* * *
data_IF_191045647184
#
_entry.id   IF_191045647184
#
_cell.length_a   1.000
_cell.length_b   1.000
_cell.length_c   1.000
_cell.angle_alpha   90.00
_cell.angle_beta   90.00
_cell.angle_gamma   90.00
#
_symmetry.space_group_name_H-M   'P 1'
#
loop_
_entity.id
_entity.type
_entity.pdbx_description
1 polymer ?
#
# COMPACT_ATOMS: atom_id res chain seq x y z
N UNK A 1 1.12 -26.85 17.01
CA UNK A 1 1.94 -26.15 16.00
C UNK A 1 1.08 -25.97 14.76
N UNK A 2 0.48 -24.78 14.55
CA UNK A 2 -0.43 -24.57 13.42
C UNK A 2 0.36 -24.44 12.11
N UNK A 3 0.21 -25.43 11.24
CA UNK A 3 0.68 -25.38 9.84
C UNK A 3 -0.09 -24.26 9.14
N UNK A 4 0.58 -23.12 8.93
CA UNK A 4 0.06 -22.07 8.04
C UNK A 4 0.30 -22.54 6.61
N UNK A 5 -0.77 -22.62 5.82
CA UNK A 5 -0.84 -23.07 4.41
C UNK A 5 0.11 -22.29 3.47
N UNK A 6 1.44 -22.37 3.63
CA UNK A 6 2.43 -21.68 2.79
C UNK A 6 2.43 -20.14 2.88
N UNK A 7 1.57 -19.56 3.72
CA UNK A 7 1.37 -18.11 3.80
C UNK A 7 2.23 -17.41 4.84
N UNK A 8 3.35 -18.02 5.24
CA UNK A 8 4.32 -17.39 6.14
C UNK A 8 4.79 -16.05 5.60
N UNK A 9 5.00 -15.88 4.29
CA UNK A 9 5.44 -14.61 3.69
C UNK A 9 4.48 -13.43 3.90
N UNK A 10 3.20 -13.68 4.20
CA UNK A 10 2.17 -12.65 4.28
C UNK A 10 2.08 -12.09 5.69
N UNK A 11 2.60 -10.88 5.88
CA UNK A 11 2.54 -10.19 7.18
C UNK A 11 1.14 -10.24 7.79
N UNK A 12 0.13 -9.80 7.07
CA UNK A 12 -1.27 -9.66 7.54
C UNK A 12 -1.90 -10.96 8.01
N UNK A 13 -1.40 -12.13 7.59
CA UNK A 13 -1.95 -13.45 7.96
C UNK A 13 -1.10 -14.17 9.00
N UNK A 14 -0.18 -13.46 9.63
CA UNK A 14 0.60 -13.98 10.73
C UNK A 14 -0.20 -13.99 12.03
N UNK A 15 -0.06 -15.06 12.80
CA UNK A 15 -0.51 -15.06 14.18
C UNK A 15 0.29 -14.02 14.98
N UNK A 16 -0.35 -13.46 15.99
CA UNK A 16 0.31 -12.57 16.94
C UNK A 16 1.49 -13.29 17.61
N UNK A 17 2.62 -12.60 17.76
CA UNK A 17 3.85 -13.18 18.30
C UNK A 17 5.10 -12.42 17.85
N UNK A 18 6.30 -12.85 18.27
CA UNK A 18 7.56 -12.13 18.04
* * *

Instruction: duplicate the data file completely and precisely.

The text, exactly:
data_IF_191045647184
#
_entry.id   IF_191045647184
#
_cell.length_a   1.000
_cell.length_b   1.000
_cell.length_c   1.000
_cell.angle_alpha   90.00
_cell.angle_beta   90.00
_cell.angle_gamma   90.00
#
_symmetry.space_group_name_H-M   'P 1'
#
loop_
_entity.id
_entity.type
_entity.pdbx_description
1 polymer ?
#
# COMPACT_ATOMS: atom_id res chain seq x y z
N UNK A 1 1.12 -26.85 17.01
CA UNK A 1 1.94 -26.15 16.00
C UNK A 1 1.08 -25.97 14.76
N UNK A 2 0.48 -24.78 14.55
CA UNK A 2 -0.43 -24.57 13.42
C UNK A 2 0.36 -24.44 12.11
N UNK A 3 0.21 -25.43 11.24
CA UNK A 3 0.68 -25.38 9.84
C UNK A 3 -0.09 -24.26 9.14
N UNK A 4 0.58 -23.12 8.93
CA UNK A 4 0.06 -22.07 8.04
C UNK A 4 0.30 -22.54 6.61
N UNK A 5 -0.77 -22.62 5.82
CA UNK A 5 -0.84 -23.07 4.41
C UNK A 5 0.11 -22.29 3.47
N UNK A 6 1.44 -22.37 3.63
CA UNK A 6 2.43 -21.68 2.79
C UNK A 6 2.43 -20.14 2.88
N UNK A 7 1.57 -19.56 3.72
CA UNK A 7 1.37 -18.11 3.80
C UNK A 7 2.23 -17.41 4.84
N UNK A 8 3.35 -18.02 5.24
CA UNK A 8 4.32 -17.39 6.14
C UNK A 8 4.79 -16.05 5.60
N UNK A 9 5.00 -15.88 4.29
CA UNK A 9 5.44 -14.61 3.69
C UNK A 9 4.48 -13.43 3.90
N UNK A 10 3.20 -13.68 4.20
CA UNK A 10 2.17 -12.65 4.28
C UNK A 10 2.08 -12.09 5.69
N UNK A 11 2.60 -10.88 5.88
CA UNK A 11 2.54 -10.19 7.18
C UNK A 11 1.14 -10.24 7.79
N UNK A 12 0.13 -9.80 7.07
CA UNK A 12 -1.27 -9.66 7.54
C UNK A 12 -1.90 -10.96 8.01
N UNK A 13 -1.40 -12.13 7.59
CA UNK A 13 -1.95 -13.45 7.96
C UNK A 13 -1.10 -14.17 9.00
N UNK A 14 -0.18 -13.46 9.63
CA UNK A 14 0.60 -13.98 10.73
C UNK A 14 -0.20 -13.99 12.03
N UNK A 15 -0.06 -15.06 12.80
CA UNK A 15 -0.51 -15.06 14.18
C UNK A 15 0.29 -14.02 14.98
N UNK A 16 -0.35 -13.46 15.99
CA UNK A 16 0.31 -12.57 16.94
C UNK A 16 1.49 -13.29 17.61
N UNK A 17 2.62 -12.60 17.76
CA UNK A 17 3.85 -13.18 18.30
C UNK A 17 5.10 -12.42 17.85
N UNK A 18 6.30 -12.85 18.27
CA UNK A 18 7.56 -12.13 18.04